His home at 69 Westbury Street, St. Kilda, was rented for a number of years until he was able to purchase it and also to buy a car which Mrs Billigheimer drove (previously she rode a bicycle to go shopping). Holidays were at a house in Hepburn Springs, near a local minyan where holiday-makers davened. He never left Australia; when I urged him to come to Sydney for my induction in February, 1973, he said he was too old to travel.

    He wanted his son to lein the whole Torah portion on his Bar-Mitzvah, but when the St. Kilda Synagogue objected he transferred his affiliation to the Toorak Road Synagogue despite the long walk; Mrs Billigheimer went to Elwood. In the 1940s Rabbi Freedman appointed him to take senior classes for the United Jewish Education Board, on Sunday mornings at Toorak and on Tuesday and Thursday afternoons at North Caulfield Central School. Billigheimer became headmaster at both centres, though he did not always agree with Rabbi LM Goldman, who succeeded Rabbi Freedman as principal. For a time he conducted children’s services (in Hebrew and Singer-Prayer-Book English) at the Caulfield Jewish Centre in Inkerman Road. He taught Bar-Mitzvah boys; perhaps it was beneath him, but he needed the parnasah (the income).

    He conducted High Holyday services in 1939 and 1940 in the tiny Launceston Synagogue, and when Claude and Rachel lived in Canberra he officiated there from 1956-61. Neither Launceston nor Canberra completely understood his sermons; Canberra veterans speak of him dominating his son.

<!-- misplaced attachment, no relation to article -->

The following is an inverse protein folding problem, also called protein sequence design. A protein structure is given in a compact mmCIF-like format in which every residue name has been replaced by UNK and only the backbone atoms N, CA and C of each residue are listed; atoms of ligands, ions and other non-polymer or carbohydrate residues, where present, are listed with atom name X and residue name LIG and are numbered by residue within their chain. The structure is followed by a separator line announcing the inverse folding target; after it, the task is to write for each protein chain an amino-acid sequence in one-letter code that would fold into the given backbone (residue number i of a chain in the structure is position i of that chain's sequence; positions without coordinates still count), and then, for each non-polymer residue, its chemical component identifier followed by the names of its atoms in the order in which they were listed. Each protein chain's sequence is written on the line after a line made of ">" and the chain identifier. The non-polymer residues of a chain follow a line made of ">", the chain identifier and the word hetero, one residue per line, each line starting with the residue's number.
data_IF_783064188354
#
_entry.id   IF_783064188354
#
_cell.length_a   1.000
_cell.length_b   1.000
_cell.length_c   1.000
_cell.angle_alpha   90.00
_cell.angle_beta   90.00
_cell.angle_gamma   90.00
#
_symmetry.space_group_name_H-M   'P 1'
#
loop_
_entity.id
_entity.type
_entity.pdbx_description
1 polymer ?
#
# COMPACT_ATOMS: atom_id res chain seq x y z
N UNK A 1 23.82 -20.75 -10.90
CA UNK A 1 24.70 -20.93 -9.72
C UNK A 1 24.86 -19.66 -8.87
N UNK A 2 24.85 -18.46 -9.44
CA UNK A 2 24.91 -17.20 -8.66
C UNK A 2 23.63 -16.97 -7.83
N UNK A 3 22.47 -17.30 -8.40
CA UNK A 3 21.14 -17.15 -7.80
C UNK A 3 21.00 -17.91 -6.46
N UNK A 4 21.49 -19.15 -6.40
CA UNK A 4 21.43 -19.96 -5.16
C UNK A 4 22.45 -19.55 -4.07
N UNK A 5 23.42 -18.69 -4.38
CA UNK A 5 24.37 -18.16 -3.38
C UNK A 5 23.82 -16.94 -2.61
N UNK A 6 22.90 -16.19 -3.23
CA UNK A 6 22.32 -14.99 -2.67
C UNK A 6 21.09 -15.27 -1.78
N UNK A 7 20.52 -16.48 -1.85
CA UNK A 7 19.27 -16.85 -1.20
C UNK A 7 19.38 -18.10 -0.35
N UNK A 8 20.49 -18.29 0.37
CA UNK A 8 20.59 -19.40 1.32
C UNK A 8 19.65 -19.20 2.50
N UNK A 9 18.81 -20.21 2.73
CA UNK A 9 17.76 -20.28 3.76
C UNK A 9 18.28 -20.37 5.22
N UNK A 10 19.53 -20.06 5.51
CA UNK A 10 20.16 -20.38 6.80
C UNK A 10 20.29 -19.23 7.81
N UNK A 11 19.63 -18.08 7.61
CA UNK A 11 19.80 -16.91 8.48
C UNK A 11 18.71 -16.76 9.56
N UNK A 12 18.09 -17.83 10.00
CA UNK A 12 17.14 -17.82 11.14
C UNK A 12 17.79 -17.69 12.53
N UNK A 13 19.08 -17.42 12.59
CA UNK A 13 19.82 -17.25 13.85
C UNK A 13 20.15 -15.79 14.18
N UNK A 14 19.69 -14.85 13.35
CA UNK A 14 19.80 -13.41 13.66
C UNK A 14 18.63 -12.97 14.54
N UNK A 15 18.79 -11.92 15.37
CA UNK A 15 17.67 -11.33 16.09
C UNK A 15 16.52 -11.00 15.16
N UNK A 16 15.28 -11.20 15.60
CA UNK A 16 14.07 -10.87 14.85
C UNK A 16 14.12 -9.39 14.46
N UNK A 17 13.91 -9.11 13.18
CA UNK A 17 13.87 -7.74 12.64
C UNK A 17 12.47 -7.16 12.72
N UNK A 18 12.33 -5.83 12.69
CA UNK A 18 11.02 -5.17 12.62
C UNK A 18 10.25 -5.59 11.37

He taught languages from 1940-63 at Caulfield Grammar School, an Anglican school whose principal, Mr H Archer, encouraged him to introduce the school to great musicians and writers. When he lectured to the school about JS Bach, he used illustrative slides made by the Visual Aids Department of Melbourne University headed by Newman H Rosenthal. In 1959 his pupils marked Schiller’s bicentenary by reciting and then singing “Ode to Joy”. He naturally took a special interest in the school’s musical life and even in the sports competitions. As one of two Barnett House sports masters he attended Saturday sports matches, walking from his home because of Shabbat. Even after he officially retired, he continued with matriculation teaching in German and Hebrew, sitting at the round table in his study with his students. He introduced studious non-Jewish adults to Hebrew, making them, like his other student followers, part of the family.

    His home was always an extension of his classroom. Even when working for the Jewish Education Board he was not always paid for advanced teaching, but the students never knew this. He was not a conventional teacher, satisfied to teach grammar, texts and history; he applied the Proverbs, Psalms and Prophets to universal human situations. For me this was a remarkable support when my mother died just before my examinations.